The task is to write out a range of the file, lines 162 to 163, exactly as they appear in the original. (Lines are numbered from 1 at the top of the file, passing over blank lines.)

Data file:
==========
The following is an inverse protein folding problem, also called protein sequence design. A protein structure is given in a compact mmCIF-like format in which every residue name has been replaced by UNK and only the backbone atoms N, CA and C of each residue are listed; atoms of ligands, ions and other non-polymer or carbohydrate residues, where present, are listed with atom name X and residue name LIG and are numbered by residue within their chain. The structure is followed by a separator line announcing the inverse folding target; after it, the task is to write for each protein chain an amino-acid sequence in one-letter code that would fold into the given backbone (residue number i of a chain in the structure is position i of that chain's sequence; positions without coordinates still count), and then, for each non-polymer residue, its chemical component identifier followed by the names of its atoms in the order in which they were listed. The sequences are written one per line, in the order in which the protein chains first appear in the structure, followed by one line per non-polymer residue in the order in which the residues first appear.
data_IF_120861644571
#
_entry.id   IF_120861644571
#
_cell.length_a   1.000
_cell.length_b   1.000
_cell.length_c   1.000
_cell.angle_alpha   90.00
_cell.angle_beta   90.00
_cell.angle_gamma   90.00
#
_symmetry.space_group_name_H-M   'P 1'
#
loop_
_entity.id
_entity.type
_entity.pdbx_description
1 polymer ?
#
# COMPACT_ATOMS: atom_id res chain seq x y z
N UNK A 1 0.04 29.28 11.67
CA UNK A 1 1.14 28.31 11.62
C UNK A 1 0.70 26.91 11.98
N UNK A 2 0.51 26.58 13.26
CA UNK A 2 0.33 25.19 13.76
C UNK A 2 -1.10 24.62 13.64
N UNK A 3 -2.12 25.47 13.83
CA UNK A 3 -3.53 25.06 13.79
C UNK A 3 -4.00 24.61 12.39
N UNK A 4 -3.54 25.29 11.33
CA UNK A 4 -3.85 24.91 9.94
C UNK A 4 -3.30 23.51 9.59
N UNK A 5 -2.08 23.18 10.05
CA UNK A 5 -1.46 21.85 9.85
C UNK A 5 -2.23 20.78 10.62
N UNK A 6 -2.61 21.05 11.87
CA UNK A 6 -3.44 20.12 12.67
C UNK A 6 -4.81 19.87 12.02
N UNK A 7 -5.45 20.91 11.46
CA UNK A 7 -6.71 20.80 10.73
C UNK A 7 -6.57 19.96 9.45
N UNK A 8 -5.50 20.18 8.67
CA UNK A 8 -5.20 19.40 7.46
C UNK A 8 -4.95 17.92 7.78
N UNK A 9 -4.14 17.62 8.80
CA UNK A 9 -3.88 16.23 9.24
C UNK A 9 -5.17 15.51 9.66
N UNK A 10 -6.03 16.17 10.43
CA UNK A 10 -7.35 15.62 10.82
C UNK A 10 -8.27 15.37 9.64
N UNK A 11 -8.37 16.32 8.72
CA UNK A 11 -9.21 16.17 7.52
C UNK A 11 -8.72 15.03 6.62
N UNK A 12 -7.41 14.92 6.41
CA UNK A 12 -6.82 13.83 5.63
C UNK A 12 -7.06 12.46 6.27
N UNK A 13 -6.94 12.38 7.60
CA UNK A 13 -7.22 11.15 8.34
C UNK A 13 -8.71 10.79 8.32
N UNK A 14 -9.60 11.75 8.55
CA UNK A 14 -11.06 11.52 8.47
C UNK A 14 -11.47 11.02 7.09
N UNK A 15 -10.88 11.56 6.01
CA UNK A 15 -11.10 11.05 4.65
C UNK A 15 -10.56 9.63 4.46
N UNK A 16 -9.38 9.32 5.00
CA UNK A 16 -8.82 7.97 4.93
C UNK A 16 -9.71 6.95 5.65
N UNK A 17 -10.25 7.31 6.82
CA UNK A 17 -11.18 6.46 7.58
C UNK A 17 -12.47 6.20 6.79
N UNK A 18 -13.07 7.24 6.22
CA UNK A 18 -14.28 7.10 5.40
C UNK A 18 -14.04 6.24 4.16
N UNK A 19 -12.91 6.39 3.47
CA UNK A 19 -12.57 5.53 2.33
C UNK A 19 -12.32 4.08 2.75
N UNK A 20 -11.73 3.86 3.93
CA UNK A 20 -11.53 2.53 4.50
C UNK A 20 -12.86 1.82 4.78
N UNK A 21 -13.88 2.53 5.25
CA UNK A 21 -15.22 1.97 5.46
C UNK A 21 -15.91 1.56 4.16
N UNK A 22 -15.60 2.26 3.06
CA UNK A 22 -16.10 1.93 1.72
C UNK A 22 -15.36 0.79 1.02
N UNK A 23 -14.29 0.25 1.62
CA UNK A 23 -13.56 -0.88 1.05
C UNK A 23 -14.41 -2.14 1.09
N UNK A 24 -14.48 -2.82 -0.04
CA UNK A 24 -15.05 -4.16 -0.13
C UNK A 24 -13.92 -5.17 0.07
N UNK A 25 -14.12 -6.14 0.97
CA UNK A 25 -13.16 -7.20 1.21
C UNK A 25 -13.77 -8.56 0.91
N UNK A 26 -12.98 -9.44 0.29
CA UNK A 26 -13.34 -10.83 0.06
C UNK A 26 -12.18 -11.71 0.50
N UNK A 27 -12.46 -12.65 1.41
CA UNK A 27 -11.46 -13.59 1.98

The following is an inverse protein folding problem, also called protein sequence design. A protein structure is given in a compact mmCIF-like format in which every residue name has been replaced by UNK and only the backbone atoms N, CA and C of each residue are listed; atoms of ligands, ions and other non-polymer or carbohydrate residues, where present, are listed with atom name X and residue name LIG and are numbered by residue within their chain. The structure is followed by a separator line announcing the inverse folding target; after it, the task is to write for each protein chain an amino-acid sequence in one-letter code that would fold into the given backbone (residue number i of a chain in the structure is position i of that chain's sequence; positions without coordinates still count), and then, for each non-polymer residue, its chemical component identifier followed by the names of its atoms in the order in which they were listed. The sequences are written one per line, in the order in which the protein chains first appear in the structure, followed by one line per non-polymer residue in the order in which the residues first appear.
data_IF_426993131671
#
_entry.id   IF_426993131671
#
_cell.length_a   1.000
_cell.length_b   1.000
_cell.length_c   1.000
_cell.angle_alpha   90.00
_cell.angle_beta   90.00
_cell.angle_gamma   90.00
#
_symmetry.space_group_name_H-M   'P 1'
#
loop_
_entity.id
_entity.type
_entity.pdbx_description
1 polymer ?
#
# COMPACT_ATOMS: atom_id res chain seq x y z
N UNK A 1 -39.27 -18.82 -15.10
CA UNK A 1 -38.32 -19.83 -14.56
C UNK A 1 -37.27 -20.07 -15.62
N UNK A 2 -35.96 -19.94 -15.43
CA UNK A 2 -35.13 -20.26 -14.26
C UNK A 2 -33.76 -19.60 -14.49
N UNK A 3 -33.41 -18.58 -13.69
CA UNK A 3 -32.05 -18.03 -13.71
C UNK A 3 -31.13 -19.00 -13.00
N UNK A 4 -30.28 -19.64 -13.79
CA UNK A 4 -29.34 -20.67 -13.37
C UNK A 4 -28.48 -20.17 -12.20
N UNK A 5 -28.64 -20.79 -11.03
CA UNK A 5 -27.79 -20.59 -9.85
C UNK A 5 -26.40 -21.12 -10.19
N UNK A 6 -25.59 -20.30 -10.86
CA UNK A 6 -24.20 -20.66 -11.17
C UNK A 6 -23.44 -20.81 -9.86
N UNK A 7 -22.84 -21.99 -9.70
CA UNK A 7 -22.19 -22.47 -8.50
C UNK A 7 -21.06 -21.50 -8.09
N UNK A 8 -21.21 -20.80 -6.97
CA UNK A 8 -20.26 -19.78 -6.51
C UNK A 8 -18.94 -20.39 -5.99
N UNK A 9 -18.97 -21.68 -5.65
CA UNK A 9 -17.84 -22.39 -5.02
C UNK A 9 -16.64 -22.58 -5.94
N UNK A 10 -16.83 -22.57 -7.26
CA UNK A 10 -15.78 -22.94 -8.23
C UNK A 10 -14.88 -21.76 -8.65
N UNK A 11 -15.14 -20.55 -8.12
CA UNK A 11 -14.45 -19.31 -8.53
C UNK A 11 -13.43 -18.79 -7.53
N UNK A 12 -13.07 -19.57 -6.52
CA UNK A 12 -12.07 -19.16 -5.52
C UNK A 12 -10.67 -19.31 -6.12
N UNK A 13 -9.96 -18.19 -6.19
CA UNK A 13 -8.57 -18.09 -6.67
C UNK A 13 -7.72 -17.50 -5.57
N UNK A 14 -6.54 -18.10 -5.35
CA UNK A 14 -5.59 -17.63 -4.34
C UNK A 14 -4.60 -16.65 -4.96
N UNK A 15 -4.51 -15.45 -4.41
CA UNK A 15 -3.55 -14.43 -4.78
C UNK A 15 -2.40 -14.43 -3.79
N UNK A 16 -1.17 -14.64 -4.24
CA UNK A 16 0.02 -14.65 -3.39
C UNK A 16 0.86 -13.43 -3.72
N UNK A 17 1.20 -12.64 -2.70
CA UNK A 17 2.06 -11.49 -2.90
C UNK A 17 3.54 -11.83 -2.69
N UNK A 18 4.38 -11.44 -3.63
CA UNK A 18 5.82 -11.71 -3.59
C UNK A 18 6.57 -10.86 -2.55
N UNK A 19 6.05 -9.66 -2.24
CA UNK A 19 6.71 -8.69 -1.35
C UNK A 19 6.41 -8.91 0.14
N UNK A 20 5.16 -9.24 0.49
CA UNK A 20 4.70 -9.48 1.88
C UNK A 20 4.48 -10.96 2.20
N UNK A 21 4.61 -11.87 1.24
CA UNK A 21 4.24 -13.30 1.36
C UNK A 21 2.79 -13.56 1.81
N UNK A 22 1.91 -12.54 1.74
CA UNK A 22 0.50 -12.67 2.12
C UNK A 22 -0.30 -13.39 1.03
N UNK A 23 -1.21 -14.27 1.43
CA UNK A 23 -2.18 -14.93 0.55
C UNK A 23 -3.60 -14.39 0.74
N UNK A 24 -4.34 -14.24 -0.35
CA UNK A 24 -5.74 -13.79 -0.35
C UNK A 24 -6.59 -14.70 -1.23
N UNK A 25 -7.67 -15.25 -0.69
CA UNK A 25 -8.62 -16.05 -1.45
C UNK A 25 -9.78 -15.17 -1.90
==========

N UNK A 14 -6.54 -18.10 -5.35
CA UNK A 14 -5.59 -17.63 -4.34